Day 3 – Food as fuel
I eat almost everything quite cheerfully and secretly quite like stodgy airline or school dinner food. I’ve also had lots of practice at eating whatever is put in front of me when I’ve been travelling overseas, whether I would usually choose to eat it or not. (Deep fried cheese with sour cream on top, for breakfast, in Belarus was a particularly interesting experience.) So I was surprised at myself this lunchtime when I didn’t really want to touch my rice and veggies.

At around 3pm, I realised that my energy levels were dropping and forced myself to dig in. I like rice, and turnip, swede, carrot and onion, but today I really was eating for fuel, to get through the afternoon rather than for pleasure.

Conversely, smells have started to become much more important. I’ve got the worst sense of smell in my family. (I maintain that shortly after moving into my current neighbourhood, with its fish shops that smell of a combination of disinfectant, rotting fish and exhaust fumes, my nasal passages have shut down in self-defence.) So I was very surprised to find the smell of coffee in the office delicious – especially since I hate the taste of coffee and never drink it out of choice. I’ve found myself hanging around posh toiletry shops on the way home just to savour the ‘bergamot and cinnamon’ aromas. I had no idea that changing my diet was going to affect me like this!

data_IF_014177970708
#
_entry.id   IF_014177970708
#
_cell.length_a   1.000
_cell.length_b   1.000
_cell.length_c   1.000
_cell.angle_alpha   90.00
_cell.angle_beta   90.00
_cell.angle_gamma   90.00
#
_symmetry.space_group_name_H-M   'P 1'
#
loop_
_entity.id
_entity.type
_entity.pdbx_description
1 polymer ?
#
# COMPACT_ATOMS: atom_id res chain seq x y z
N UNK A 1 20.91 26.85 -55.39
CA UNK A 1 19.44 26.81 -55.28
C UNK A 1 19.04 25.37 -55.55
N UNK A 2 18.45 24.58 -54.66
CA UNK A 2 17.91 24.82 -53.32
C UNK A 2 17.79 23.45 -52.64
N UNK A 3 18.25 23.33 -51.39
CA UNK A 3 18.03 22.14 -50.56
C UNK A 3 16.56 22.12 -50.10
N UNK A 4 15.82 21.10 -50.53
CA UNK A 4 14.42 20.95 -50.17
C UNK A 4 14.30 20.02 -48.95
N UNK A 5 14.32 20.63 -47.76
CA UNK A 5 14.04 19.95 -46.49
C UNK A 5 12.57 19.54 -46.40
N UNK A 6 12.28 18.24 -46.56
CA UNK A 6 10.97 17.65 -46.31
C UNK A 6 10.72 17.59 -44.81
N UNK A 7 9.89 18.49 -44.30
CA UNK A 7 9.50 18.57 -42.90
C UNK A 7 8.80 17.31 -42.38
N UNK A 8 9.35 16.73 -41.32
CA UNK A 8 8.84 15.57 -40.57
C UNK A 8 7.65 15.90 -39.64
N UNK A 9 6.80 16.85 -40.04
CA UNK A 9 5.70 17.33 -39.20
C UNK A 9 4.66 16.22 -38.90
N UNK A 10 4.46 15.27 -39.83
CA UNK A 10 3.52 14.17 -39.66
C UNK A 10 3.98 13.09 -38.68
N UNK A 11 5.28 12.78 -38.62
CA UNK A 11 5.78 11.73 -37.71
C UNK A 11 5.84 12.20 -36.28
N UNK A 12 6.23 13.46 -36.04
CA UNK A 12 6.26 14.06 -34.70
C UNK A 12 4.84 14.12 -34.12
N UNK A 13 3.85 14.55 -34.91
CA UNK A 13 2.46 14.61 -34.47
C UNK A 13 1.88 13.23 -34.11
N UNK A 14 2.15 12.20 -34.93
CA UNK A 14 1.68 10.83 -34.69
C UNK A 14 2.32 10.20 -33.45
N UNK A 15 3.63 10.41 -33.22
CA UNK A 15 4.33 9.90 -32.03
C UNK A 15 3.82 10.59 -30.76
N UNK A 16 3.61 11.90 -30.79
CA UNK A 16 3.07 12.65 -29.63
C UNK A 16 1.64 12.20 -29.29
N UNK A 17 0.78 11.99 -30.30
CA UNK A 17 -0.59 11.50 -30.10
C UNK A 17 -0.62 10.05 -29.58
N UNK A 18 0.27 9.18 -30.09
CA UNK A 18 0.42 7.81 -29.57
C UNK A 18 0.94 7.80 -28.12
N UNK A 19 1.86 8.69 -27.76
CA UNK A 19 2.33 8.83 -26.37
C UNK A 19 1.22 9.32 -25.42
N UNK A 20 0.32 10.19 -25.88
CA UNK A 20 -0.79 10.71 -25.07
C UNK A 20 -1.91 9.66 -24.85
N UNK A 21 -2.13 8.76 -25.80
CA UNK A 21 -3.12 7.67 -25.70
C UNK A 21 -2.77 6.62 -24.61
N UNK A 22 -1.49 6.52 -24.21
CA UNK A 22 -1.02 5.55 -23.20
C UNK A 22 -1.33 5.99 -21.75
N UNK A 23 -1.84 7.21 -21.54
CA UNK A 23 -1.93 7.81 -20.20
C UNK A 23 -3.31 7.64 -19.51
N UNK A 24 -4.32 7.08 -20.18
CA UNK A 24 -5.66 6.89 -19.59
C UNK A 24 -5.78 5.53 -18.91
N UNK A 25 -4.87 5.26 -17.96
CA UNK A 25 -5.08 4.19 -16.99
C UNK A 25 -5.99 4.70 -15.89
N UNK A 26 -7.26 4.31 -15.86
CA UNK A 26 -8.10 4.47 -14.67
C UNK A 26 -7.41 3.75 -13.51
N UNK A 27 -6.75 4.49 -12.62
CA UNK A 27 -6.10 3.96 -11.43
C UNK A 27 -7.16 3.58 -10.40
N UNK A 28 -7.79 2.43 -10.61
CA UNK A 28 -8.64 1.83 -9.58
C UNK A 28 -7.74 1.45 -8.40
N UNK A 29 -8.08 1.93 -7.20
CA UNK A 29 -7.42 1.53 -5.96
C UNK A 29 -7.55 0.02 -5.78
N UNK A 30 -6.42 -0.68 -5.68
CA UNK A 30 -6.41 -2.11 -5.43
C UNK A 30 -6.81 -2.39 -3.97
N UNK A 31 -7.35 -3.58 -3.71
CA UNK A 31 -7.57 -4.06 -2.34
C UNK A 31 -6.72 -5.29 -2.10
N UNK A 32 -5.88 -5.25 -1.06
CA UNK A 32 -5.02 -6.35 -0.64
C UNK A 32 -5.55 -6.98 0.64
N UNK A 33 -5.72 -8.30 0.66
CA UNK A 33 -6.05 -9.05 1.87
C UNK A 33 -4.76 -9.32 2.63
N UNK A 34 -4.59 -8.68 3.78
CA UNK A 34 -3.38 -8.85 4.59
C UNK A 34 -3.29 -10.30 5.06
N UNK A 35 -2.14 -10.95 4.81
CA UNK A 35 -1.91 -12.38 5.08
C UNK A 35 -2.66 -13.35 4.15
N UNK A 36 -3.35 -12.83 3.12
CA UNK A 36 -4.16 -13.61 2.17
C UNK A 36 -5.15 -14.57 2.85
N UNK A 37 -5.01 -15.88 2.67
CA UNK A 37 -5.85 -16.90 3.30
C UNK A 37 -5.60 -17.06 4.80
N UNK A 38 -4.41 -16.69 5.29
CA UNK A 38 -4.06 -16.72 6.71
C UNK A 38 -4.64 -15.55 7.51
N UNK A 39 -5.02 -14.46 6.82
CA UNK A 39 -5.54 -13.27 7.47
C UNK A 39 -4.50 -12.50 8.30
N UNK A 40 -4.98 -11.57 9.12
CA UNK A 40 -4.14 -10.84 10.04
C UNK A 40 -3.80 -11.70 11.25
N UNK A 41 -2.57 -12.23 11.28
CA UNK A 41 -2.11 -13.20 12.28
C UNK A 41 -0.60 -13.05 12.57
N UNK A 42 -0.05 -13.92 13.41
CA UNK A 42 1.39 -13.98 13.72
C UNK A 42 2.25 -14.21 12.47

Day 4 – The many ways of hiding rice
I’ll come out straight away and admit it; I’m in a foul mood. I’m unsure whether this is because I am doing Live Below the Line and am missing sugar horribly in any form and (oddly) gravy. Or whether it’s because my back went into spasm this morning and I’m typing this from the floor, with my laptop balanced on my stomach. Probably a combination of the two.

I couldn’t face any more rice last night, so had poached egg on toast instead. My body disagreed with this choice and proceeded to tell me so by giving me the shakes between half seven and ten o’clock, when I admitted defeat and went to sleep. I have eaten plain fried rice for breakfast this morning to appease it and have to admit that I do feel better.
I thought that my evening meal choices this week were going to revolve around doing interesting things with egg in an attempt to get some variety into my diet. In fact they’ve very quickly become an exercise in hiding from myself the fact I’m eating rice.

So far, egg fried rice and omelette with roast vegetables and rice are my favourite ‘disguise-the-rice’ dishes.